Do you have any views on the desirability or otherwise of giving these powers to the proposed commission?  Do you have any advice to offer on how any of these individual functions or powers should be given effect in detail, or on what restrictions might appropriately be applied to the exercise of them? FN6

6. The Committee has concluded that the Commission should be accountable to Parliament rather than the Government. It has outlined a number of options for how the line of accountability would work.  Do you have any views on the details of how the Commission would be held accountable and how its budget would be determined? Is your view affected by whether or not the body is an integrated human rights and equality commission? FN7

7. The Committee has concluded that there should be some form of a statutory requirement to consult Parliament on the appointment of commissioners to the new body.  How do you think the commissioners should be appointed? Is your view affected by whether or not the body is an integrated human rights and equality commission? FN8

8. If the option of a fully integrated body was chosen, the Committee notes that commissioners could be appointed to represent particular "strands" of the body's work (age, disability, human rights, race, religion, sex discrimination, sexual orientation, etc.) or for particular functions (outreach, research, litigation, advice, etc.). Do you have any view on a preferred option for the allocation of functions?   Do you have any view on the balance between part-time and full-time commissioners?  Is your view affected by whether or not the body is an integrated human rights and equality commission? FN9

Footnotes

1.  Sixth Report from the Joint Committee on Human Rights, Session 2002-03, The Case for a Human Rights Commission, HL Paper 67/ HC 489, see  http://www.parliament.uk/parliamentary_committees/joint_committee_on_human_rights.cfm, published by The Stationery Office.

2.  Before answering this question, you are asked to look at the discussion of institutional options set out in paragraphs 190 to 204 of the Committee's report, cited at footnote 1 above, and at  Equality and Diversity: Making it happen, published by the Office of the Deputy Prime Minister, Home Office, Women & Equality Unit and the Department for Work and Pensions, October 2002, chapters 7, 8 and 9.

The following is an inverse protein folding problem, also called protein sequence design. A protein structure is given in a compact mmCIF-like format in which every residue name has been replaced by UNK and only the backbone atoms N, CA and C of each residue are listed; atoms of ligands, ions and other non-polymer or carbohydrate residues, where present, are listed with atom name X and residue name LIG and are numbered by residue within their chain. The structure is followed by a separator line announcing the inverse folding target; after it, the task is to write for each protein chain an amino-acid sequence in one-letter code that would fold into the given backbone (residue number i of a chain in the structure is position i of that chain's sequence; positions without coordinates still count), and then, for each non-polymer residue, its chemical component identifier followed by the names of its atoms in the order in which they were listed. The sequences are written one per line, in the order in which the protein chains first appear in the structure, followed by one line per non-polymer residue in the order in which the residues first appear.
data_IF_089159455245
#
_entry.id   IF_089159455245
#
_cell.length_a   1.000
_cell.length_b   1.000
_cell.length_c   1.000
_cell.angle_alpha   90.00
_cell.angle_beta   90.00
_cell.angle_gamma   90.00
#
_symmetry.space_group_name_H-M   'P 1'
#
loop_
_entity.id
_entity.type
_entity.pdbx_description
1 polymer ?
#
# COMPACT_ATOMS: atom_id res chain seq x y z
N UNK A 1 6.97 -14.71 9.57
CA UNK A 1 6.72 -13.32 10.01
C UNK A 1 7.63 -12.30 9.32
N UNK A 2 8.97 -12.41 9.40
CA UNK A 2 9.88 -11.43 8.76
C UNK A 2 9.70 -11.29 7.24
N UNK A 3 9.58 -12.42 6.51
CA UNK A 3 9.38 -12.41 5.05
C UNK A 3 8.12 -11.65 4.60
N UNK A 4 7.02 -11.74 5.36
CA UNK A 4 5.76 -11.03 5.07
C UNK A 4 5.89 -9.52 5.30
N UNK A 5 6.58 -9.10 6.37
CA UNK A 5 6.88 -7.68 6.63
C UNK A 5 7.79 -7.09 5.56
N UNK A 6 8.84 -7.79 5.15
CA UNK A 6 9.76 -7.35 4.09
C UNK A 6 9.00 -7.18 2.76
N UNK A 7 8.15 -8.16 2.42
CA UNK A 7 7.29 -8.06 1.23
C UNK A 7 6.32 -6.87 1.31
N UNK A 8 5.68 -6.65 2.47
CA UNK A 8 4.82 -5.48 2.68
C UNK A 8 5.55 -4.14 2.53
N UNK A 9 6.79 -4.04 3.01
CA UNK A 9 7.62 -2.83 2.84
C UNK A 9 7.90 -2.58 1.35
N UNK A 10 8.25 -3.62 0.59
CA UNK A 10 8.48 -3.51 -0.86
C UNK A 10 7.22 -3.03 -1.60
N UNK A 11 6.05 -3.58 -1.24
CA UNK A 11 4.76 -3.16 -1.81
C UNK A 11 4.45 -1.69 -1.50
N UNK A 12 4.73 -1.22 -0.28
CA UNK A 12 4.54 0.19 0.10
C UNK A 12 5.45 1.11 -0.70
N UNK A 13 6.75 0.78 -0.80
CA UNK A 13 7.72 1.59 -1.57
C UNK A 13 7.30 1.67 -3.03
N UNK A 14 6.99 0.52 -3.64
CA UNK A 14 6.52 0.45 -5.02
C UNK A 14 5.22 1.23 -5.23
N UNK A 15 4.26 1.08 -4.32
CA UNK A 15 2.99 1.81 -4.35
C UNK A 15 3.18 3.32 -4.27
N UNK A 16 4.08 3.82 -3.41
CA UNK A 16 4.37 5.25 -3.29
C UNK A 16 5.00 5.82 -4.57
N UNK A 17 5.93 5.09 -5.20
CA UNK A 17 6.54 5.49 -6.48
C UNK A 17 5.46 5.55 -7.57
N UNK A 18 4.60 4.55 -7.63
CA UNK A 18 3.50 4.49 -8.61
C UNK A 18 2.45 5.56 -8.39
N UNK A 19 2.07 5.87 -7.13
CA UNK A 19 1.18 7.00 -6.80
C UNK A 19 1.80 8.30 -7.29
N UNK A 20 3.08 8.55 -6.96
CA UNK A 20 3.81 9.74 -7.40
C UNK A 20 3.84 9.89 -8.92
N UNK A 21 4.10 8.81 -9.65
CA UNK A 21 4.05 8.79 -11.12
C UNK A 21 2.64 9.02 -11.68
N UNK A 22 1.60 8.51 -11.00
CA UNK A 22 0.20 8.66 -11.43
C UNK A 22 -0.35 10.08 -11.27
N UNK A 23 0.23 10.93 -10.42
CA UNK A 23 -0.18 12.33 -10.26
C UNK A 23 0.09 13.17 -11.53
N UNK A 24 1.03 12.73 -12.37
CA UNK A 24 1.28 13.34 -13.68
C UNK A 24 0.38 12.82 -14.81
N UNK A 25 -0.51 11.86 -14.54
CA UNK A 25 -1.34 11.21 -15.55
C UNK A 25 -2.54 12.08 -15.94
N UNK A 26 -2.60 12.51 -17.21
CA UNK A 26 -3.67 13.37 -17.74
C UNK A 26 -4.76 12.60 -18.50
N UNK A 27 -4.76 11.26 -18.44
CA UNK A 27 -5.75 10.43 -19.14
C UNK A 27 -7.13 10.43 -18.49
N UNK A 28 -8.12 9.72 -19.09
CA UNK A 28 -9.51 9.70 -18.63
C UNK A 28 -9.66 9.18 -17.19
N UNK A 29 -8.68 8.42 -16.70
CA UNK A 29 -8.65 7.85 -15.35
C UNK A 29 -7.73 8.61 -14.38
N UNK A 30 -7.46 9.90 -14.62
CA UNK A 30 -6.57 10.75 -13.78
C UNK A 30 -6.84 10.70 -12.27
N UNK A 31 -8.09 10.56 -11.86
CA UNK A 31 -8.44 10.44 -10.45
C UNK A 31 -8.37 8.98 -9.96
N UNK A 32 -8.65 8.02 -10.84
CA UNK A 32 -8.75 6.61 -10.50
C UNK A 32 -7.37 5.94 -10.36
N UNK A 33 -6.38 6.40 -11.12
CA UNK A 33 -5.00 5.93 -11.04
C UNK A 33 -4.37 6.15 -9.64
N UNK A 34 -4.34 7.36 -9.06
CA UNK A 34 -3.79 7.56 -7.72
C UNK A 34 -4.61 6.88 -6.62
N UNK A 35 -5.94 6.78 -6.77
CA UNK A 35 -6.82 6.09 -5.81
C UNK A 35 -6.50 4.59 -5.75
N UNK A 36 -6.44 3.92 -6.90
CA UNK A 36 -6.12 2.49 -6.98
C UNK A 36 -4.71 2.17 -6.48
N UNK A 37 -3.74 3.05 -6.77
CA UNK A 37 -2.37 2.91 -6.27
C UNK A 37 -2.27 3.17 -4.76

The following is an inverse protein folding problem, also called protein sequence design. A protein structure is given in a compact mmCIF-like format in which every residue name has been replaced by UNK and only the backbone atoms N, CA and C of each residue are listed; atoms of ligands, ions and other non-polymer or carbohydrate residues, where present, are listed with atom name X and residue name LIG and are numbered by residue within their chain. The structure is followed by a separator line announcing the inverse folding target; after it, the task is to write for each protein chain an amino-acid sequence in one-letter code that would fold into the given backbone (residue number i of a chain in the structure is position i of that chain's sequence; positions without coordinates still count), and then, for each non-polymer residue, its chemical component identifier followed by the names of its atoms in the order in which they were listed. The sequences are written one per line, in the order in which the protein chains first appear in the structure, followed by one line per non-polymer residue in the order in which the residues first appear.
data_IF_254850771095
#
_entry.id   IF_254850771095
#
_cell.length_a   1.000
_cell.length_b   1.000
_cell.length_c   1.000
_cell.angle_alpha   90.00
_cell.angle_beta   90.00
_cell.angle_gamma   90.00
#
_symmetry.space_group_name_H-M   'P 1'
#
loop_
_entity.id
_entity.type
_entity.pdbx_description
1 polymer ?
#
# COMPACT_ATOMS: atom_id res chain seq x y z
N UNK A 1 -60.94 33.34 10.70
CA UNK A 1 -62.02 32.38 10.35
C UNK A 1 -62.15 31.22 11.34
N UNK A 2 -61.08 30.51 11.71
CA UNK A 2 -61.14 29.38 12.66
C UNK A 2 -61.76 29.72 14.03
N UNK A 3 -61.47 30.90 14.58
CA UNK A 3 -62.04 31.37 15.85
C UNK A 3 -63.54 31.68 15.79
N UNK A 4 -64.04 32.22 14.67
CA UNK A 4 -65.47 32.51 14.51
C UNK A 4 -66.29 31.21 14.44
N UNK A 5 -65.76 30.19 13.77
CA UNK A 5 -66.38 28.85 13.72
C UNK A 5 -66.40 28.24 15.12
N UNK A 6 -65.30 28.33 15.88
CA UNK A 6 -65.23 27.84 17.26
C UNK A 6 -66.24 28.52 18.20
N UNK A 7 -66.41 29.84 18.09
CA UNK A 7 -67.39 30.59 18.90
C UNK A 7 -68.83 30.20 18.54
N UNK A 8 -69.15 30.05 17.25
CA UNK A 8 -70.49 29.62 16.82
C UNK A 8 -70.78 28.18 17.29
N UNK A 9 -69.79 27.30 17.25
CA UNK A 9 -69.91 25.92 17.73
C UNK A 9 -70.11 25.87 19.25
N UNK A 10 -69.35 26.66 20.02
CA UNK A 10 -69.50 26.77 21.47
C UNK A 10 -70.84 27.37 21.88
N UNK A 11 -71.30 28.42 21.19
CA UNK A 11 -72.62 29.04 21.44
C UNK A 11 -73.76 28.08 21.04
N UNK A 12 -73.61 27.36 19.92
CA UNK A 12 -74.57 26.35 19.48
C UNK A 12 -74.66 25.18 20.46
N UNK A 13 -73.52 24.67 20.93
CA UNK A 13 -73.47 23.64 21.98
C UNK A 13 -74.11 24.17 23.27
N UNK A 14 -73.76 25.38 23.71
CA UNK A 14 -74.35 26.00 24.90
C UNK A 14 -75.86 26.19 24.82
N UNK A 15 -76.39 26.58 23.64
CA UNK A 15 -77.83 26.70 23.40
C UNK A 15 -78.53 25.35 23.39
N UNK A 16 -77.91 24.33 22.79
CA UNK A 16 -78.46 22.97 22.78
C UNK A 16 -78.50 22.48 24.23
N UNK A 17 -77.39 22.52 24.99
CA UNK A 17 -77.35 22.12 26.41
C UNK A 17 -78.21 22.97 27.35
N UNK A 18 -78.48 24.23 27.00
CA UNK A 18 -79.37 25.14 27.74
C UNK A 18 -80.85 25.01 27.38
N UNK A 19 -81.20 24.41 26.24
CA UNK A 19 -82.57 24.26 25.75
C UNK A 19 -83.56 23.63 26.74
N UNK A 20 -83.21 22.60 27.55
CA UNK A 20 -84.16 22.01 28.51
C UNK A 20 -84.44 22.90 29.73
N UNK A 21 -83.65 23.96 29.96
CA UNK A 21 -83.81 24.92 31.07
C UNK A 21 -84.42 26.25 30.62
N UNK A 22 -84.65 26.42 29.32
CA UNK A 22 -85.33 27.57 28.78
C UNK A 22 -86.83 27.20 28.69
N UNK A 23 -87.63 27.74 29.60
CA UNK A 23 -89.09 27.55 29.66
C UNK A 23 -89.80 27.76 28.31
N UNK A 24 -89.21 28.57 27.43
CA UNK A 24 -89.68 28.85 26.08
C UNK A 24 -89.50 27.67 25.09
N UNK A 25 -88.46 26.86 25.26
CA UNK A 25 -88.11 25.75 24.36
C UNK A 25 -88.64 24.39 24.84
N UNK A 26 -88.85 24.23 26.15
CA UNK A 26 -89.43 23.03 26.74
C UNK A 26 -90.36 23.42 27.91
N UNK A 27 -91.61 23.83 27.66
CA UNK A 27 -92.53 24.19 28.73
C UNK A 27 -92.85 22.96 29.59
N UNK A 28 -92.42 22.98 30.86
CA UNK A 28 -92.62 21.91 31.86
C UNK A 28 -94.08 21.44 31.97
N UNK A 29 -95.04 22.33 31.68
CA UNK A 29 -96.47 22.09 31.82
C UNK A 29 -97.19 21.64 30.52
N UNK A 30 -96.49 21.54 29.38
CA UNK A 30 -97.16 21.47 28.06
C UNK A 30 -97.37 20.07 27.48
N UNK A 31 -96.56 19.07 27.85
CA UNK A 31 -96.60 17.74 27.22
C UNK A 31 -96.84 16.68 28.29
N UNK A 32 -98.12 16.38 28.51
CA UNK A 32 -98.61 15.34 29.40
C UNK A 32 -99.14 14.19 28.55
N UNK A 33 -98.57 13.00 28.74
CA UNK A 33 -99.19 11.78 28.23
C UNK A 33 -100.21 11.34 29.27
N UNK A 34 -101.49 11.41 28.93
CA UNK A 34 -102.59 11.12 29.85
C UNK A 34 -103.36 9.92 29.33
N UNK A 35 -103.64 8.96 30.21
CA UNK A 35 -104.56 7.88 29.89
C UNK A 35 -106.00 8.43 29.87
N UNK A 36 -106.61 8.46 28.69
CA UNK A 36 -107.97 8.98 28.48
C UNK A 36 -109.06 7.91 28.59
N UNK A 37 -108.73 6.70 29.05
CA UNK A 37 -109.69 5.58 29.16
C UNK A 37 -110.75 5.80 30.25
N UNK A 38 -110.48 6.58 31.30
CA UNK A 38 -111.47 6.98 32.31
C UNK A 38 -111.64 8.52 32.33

3.  Before answering this question, you are asked to look at the discussion of the relationship between the promotion of equality and the  promotion and protection of human rights set out in paragraphs 168 to 204 of  of the Committee's report, cited at footnote 1 above.

4.  Before answering this question, you are asked to look at the discussion of the devolution/UK issues set out in paragraphs 206 to 220 of the Committee's report, cited at footnote 1 above, and at the consultation paper The Scottish Human Rights Commission, The Scottish Executive, The Stationery Office, February 2003.

5. Before answering this question, you are asked to look at the discussion of these powers set out in paragraphs 106 to 166 of the Committee's report, cited at footnote 1 above.

6. Before answering this question, you are asked to look at the discussion of these powers set out in paragraphs 146 to 165 of the Committee's report, cited at footnote 1 above.

7.  Before answering this question, you are asked to look at the discussion of accountability and resources in paragraphs 222 to 225 of the Committee's report, cited at footnote 1 above.

8.  Before answering this question, you are asked to look at the discussion of accountability and resources in paragraphs 222 to 225 of the Committee's report, cited at footnote 1 above.

9.  Before answering this question, you are asked to look at the discussion of allocation of functions in paragraphs 231 and 232 of the Committee's report, cited at footnote 1 above.

Responses to this consultation should be submitted to Paul Evans, Commons Clerk of the Joint Committee on Human Rights, Committee Office, House of Commons, London SWlA 0AA / E-mail [email protected] A single, signed hard copy accompanied by an electronic version (which may be sent as an email attachment), is preferred. Responses should if possible arrive by 1 May 2003.

Submissions may be printed or circulated by the Committee at any stage.  You may publicise or publish your evidence yourself, but in doing so you must indicate that it was prepared for the Committee.  Evidence published other than under the authority of the Committee does not attract Parliamentary privilege.